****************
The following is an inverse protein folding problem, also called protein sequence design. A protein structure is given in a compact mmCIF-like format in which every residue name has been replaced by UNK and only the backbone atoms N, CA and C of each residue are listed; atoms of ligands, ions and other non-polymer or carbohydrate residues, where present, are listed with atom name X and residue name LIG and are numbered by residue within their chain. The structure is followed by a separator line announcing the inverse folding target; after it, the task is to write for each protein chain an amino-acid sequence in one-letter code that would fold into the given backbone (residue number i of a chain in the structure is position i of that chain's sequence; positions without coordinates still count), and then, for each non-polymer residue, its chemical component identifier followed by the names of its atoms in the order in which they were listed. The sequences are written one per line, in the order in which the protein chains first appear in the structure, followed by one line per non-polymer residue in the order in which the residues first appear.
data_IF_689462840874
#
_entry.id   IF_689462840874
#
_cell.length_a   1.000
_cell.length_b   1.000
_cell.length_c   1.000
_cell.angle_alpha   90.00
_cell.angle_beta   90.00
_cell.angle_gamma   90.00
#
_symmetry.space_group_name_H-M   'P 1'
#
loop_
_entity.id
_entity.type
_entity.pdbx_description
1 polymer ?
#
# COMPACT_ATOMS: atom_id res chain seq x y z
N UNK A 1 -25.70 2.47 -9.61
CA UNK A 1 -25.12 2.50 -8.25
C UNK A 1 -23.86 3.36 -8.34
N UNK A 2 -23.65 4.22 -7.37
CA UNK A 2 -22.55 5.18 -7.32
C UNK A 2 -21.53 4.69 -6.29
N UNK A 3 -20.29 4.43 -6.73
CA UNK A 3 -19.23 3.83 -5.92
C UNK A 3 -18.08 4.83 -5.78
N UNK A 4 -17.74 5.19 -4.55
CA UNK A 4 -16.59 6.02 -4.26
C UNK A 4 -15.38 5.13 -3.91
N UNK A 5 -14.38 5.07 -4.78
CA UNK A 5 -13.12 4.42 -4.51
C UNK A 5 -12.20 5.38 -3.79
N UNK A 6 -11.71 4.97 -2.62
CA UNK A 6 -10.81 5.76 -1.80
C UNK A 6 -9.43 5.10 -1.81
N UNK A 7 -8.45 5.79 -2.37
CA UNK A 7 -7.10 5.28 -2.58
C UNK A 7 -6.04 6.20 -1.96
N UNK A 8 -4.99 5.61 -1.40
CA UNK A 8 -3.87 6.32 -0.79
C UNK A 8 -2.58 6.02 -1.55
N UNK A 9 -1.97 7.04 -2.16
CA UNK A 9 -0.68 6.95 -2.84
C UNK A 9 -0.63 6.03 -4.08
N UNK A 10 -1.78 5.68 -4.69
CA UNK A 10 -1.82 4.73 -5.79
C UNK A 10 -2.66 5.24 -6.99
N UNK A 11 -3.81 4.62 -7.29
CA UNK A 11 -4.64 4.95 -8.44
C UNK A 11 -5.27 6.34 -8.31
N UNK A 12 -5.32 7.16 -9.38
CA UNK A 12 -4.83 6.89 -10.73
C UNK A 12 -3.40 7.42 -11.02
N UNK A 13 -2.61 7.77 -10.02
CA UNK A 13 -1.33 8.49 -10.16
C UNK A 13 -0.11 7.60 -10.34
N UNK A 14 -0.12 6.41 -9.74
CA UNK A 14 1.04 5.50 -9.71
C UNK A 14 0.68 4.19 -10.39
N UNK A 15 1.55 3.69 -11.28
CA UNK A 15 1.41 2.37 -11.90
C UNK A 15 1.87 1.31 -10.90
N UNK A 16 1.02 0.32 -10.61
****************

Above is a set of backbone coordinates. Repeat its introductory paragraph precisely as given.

The following is an inverse protein folding problem, also called protein sequence design. A protein structure is given in a compact mmCIF-like format in which every residue name has been replaced by UNK and only the backbone atoms N, CA and C of each residue are listed; atoms of ligands, ions and other non-polymer or carbohydrate residues, where present, are listed with atom name X and residue name LIG and are numbered by residue within their chain. The structure is followed by a separator line announcing the inverse folding target; after it, the task is to write for each protein chain an amino-acid sequence in one-letter code that would fold into the given backbone (residue number i of a chain in the structure is position i of that chain's sequence; positions without coordinates still count), and then, for each non-polymer residue, its chemical component identifier followed by the names of its atoms in the order in which they were listed. The sequences are written one per line, in the order in which the protein chains first appear in the structure, followed by one line per non-polymer residue in the order in which the residues first appear.